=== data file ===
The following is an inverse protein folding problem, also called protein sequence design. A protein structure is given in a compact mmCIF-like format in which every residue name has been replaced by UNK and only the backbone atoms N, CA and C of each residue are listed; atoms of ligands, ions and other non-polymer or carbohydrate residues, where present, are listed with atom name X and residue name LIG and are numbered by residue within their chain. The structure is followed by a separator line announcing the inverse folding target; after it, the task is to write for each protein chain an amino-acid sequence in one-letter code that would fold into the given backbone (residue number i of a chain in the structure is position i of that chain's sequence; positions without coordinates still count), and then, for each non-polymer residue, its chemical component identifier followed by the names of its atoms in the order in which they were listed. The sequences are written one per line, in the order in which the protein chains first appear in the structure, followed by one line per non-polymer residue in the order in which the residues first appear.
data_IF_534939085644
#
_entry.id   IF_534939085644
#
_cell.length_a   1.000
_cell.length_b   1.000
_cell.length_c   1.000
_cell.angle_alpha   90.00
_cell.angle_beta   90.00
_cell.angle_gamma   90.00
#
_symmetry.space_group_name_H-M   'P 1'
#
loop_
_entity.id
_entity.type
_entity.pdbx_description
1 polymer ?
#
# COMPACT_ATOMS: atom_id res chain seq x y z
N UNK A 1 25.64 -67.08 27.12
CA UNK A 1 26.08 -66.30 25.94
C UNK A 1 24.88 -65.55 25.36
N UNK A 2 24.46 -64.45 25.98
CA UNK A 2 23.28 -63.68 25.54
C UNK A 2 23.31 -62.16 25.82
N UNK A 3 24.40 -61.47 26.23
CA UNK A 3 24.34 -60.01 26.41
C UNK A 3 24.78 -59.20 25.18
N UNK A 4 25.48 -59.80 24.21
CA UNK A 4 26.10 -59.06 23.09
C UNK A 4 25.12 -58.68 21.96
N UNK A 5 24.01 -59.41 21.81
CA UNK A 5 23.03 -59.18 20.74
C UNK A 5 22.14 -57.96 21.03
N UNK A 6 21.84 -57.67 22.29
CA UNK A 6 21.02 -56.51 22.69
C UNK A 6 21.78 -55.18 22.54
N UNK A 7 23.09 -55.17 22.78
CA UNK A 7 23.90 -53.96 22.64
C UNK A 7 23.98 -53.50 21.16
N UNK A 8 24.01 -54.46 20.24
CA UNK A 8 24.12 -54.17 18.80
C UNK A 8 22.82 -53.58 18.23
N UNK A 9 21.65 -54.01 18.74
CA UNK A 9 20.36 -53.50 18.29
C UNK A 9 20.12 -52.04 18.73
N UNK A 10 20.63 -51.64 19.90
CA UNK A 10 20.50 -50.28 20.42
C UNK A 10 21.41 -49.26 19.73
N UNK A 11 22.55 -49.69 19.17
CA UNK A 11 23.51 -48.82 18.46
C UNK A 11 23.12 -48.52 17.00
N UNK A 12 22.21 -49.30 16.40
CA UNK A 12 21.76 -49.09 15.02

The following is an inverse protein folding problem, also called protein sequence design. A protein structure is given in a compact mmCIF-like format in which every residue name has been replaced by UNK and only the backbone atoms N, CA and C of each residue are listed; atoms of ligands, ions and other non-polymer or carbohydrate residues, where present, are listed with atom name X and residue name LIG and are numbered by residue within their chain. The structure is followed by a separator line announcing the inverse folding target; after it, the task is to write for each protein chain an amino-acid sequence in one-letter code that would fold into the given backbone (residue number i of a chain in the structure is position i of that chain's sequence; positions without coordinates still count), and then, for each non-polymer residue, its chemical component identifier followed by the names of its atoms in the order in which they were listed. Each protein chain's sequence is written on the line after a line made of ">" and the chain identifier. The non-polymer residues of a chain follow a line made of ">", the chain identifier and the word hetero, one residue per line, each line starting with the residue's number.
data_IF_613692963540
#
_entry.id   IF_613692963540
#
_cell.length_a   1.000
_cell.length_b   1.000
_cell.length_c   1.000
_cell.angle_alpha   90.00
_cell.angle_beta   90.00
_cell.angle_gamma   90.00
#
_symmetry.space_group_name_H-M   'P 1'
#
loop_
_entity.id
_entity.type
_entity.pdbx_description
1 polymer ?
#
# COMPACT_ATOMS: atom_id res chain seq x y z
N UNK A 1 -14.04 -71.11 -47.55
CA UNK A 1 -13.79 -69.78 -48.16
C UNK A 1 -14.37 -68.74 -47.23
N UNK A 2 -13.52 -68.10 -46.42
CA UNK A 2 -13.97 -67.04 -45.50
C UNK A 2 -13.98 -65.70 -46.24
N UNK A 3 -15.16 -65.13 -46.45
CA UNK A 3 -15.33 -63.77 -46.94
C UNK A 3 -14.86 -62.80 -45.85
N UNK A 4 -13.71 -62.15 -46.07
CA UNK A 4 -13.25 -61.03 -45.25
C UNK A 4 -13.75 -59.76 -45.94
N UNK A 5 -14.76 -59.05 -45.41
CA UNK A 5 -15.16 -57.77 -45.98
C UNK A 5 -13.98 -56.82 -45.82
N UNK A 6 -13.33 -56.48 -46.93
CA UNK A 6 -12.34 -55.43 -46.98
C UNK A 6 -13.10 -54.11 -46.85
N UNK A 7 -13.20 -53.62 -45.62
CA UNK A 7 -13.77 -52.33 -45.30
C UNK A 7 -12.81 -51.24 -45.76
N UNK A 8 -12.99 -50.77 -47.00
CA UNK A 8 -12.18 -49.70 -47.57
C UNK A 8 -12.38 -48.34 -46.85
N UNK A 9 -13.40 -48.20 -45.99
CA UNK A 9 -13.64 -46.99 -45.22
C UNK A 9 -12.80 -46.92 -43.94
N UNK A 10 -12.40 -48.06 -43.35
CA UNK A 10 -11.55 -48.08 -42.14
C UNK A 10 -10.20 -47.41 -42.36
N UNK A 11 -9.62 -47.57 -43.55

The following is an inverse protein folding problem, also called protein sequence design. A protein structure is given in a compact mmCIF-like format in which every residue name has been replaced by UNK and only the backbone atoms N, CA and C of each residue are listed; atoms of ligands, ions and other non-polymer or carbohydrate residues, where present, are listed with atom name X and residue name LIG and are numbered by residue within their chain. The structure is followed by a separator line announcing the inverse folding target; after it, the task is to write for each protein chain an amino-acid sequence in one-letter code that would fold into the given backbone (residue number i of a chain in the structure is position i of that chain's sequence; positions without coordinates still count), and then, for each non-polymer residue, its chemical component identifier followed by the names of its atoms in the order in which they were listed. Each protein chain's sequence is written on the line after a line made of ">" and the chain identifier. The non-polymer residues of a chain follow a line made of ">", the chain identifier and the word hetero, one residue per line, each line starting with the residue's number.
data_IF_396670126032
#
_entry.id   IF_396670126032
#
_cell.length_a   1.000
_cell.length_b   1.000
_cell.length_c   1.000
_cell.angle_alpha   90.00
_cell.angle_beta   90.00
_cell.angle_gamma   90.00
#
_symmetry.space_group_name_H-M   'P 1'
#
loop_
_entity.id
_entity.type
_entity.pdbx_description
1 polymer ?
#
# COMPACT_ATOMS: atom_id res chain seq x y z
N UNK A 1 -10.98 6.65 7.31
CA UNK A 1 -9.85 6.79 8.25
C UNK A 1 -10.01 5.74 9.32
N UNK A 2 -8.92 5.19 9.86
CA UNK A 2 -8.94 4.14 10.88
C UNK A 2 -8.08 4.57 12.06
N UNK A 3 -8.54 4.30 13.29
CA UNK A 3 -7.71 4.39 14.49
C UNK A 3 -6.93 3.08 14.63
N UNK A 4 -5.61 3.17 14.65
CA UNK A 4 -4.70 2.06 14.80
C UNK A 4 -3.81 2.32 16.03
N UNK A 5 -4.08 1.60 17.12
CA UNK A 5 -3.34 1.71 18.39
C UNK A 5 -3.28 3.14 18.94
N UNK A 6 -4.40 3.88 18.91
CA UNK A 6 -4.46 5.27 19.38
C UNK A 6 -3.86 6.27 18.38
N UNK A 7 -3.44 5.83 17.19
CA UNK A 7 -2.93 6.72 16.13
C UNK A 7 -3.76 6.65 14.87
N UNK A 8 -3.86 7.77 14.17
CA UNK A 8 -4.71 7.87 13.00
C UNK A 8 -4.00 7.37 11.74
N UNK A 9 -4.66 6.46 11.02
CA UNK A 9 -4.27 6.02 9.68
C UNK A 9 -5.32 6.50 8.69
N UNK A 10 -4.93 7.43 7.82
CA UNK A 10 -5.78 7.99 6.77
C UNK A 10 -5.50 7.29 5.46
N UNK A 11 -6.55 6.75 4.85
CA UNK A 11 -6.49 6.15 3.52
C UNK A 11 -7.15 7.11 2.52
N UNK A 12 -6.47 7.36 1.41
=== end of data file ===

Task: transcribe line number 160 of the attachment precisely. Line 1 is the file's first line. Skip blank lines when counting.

N UNK A 11 -6.55 6.75 4.85